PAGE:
Days later I attempt my first Sourdough Rye with traditional natural yeast boasting one hundred and thirty years of life.  I am baking with a starter that has enough history to taste its stories, and enough life to sustain generations.  Flour, salt, water and yeast; individually they may be insignificant, but together they are wholesome and worthy.  With little space and adequate time these ingredients age and evolve, getting better with time.  I hope the same could be said of me one day.

On a Sunday in May, I declare myself a bread baker.  On the Tuesday following I still dwell in my recent discovery.  I daydream of the possibilities that find a home in such a name, and then I bask in its novelty.  It is my visceral pursuit, my domestic adventure.  I bake because I must. I am a baker.


What I Do All Day…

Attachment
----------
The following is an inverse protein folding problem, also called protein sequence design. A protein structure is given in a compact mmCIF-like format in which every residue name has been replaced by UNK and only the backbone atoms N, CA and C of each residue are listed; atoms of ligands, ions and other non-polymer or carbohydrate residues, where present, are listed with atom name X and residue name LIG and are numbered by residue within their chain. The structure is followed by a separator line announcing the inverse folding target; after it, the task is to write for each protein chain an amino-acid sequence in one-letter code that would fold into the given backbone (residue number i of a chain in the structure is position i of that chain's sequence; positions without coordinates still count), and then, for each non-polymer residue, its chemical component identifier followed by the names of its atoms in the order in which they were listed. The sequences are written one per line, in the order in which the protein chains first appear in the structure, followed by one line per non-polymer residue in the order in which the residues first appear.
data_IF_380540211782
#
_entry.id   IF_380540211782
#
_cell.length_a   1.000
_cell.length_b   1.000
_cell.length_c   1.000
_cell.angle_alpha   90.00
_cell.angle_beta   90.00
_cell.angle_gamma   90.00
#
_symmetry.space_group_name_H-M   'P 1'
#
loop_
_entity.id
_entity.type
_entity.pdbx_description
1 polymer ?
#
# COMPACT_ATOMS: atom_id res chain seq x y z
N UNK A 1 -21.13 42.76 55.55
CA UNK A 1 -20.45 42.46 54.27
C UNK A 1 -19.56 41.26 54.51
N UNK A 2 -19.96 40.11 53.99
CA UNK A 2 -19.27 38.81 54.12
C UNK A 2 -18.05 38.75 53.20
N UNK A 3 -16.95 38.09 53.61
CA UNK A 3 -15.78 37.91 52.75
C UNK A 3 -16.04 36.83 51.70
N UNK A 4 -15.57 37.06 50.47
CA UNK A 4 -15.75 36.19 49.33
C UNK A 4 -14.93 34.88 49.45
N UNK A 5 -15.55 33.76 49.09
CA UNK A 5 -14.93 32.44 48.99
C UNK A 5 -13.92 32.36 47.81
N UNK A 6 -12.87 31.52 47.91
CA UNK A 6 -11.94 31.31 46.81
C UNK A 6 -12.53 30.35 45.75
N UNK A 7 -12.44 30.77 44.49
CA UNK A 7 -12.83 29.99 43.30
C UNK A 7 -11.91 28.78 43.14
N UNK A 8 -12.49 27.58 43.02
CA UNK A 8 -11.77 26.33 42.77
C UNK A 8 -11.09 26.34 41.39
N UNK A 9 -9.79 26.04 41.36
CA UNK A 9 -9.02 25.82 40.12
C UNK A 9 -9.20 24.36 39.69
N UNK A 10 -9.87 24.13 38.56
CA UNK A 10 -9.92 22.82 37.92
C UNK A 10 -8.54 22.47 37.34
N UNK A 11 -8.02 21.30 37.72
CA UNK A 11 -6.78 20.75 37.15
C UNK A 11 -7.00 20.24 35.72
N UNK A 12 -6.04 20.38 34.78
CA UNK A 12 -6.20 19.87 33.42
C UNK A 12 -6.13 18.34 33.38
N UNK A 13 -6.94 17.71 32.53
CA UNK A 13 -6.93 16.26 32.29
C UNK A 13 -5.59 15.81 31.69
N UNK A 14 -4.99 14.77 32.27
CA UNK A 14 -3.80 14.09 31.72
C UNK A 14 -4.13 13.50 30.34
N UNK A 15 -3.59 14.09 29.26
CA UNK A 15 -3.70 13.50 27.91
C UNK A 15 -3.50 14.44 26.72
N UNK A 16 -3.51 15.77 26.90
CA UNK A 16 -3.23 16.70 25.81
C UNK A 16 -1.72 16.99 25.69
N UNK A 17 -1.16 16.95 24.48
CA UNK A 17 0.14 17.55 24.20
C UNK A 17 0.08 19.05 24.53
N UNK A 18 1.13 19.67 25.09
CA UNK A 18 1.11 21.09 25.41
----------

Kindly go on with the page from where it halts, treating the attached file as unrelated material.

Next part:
I did not grow up in a culture where food was celebrated.  Food was something I did or did not eat and was the reason for me feeling frustrated while standing in front of a mirror in pink tights and a leotard.  Most teenagers ate chips and lounged in sweats after their nightly sport or activity.  My reality was much different and it felt like food had the ability to get in the way of my biggest dreams.  There was a huge disconnect because I had never watched food grow.  I had never seen food transformed. I had never handled a root from the ground and made it into something new with my very own hands, or even watched my family do this.  Food was far from me, even when I was in the process of eating.  In fact I hardly even ate dinner around a table, slowly and with the people I loved.  Don’t worry, I had a great childhood.  I was just always at the dance studio, eating my meals in the car or the studio lobby.  I wanted this lifestyle and I had parents who supported it.  I would not have wanted them to do anything different, because I would have been devastated reducing my five nights a week of dance to two or three.  However, in the last few years I have felt the need to re prioritize my life, with the most basic things, like food, being held to a higher standard even when our culture does not embrace or encourage this.  It is nothing new to say our culture thrives off of quick fixes and short cuts, quantity over quality and getting the biggest bang for our buck.  We spend more money and time on dressing and fussing over the outside before nourishing the inside.  In a world that just gets faster every day, I deeply crave to slow down and take the long route.  My experiences in Italy greatly influenced this area of my life, making it the center, the foundation and teaching me that it is not too bold to schedule your life around food rather than fitting food into your life.  I have been convicted and encouraged, realizing that God gave me this body to take care of and how I treat it is a symbol for how I feel about the One who created it.